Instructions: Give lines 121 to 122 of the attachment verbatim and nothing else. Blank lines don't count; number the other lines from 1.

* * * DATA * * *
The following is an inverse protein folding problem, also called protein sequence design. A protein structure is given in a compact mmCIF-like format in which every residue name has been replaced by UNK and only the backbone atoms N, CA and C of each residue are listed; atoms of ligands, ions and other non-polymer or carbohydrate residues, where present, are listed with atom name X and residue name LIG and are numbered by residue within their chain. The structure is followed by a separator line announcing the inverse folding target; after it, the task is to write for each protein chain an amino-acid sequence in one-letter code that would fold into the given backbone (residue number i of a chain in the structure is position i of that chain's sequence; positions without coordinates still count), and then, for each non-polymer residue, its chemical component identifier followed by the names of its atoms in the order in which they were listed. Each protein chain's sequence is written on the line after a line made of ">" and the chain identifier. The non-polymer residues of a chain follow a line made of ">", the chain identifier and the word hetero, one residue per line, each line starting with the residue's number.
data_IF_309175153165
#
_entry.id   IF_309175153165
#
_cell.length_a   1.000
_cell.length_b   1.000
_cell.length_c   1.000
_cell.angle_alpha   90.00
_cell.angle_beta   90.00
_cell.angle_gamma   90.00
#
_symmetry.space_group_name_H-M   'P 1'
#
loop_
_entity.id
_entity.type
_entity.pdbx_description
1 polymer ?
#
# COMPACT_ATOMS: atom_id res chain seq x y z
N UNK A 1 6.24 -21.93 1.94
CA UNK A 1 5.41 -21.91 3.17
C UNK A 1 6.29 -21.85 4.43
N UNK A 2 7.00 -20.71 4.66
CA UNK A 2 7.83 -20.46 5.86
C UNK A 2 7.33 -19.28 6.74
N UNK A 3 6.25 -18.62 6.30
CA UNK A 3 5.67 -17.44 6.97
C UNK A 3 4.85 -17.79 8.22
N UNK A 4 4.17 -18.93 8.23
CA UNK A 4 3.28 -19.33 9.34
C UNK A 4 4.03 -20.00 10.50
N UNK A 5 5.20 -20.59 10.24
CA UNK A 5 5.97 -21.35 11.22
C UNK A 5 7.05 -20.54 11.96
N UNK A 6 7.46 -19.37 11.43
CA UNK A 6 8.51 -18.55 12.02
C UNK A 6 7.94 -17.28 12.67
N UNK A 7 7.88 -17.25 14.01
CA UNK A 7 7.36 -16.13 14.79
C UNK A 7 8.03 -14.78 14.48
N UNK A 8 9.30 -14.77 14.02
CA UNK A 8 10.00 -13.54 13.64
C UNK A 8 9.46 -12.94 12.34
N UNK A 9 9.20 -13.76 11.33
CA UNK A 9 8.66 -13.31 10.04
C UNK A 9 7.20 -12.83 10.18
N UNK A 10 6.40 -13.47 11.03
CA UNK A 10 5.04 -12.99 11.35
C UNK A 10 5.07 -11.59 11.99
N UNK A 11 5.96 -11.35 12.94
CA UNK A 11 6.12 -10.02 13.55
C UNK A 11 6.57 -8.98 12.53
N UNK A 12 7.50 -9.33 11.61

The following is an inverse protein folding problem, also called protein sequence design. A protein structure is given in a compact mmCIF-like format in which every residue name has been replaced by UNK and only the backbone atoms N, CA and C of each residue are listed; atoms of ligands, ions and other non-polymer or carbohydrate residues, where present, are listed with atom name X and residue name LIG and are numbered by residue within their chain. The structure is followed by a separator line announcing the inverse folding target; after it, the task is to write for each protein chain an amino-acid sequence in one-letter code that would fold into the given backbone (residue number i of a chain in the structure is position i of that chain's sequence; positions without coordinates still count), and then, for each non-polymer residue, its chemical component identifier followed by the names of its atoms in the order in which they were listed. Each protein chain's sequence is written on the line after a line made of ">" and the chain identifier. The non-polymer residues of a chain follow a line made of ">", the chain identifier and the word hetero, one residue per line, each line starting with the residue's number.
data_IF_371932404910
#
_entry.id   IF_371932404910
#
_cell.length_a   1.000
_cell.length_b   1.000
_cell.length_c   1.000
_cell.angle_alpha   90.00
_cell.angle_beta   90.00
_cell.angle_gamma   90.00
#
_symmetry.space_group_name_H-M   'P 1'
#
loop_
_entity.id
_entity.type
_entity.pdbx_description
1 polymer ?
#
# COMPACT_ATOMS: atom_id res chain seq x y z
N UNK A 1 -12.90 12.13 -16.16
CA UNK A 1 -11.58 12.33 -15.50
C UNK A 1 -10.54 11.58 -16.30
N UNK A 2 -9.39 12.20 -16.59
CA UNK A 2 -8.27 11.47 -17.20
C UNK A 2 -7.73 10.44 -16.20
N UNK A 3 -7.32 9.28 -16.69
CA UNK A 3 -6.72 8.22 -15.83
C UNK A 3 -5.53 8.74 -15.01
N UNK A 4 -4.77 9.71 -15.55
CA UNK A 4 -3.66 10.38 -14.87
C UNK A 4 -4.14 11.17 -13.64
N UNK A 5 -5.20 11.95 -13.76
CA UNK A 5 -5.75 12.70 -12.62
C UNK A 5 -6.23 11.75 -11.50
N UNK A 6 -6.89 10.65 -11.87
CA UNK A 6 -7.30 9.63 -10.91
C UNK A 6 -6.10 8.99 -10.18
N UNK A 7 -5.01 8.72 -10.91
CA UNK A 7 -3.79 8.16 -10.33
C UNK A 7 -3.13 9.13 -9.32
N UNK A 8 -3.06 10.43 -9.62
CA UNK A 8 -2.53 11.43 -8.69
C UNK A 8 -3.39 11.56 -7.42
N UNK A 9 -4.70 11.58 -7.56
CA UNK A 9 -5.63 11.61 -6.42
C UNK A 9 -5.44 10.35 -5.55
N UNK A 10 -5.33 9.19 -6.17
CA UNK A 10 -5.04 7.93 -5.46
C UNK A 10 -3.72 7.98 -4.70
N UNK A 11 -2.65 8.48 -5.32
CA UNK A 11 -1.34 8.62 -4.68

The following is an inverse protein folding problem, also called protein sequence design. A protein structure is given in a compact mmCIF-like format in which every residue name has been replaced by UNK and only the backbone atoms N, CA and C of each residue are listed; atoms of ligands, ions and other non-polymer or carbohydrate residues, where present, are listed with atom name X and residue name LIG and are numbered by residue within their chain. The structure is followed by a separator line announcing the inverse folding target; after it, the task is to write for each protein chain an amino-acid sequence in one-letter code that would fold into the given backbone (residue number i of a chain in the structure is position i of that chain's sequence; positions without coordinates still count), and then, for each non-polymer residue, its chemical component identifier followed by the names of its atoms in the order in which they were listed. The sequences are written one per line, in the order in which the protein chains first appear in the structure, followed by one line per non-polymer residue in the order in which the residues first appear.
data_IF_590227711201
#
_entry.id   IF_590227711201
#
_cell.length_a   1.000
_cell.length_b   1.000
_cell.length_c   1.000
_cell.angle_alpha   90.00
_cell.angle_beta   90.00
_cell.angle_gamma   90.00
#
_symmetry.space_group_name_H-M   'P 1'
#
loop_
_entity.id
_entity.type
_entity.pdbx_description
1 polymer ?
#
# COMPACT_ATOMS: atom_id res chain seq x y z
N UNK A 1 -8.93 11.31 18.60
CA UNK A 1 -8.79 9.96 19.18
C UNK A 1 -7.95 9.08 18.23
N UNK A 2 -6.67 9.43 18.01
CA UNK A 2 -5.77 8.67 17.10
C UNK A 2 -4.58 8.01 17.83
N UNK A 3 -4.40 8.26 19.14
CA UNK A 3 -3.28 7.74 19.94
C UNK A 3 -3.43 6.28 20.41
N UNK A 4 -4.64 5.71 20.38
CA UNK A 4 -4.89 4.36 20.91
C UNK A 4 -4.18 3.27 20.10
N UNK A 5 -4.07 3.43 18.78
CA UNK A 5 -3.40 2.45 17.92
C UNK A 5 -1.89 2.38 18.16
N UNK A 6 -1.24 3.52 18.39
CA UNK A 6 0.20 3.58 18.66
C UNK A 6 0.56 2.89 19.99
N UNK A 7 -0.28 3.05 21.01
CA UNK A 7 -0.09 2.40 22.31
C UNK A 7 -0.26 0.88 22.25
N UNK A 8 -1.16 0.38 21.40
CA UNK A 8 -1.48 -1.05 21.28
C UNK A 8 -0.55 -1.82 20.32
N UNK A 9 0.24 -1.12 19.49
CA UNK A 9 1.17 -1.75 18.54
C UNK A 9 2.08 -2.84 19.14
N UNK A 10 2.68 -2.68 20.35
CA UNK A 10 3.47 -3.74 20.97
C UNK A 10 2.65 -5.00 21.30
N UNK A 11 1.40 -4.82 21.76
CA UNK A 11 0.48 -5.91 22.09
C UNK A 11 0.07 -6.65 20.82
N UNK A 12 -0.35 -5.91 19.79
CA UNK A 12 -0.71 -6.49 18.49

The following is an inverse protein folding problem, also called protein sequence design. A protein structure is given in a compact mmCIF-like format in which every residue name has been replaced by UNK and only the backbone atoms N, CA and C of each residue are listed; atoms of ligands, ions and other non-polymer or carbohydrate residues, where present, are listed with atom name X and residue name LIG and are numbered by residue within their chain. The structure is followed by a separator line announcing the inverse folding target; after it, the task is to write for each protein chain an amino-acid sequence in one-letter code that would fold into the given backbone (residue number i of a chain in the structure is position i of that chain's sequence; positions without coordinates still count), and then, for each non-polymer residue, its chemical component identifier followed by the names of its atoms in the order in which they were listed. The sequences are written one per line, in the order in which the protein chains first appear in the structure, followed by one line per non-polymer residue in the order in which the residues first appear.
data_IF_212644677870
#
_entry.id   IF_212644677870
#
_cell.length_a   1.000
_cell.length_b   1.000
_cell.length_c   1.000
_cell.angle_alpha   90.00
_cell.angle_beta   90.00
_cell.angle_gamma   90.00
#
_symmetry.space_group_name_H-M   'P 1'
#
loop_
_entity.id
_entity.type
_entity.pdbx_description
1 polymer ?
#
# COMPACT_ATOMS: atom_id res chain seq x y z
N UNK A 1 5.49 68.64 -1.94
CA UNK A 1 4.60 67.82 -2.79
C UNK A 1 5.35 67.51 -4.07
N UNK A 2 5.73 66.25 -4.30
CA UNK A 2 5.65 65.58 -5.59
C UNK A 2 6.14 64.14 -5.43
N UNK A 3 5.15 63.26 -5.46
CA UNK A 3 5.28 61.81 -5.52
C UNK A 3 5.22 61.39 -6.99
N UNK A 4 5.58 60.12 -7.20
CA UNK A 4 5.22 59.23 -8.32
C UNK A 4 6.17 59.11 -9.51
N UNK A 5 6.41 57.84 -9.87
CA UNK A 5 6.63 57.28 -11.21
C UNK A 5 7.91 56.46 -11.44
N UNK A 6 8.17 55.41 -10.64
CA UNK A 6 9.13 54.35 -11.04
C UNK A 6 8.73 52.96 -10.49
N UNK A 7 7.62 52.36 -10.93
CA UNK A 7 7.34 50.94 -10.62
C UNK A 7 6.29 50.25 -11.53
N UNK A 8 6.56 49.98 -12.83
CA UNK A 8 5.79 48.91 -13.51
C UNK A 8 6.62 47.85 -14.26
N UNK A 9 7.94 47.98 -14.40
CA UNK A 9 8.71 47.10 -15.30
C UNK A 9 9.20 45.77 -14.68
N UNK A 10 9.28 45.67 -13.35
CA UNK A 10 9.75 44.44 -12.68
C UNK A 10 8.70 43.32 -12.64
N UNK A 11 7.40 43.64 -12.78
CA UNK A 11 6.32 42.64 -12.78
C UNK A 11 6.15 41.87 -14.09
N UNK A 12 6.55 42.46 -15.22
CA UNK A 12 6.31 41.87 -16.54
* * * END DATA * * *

_symmetry.space_group_name_H-M   'P 1'
#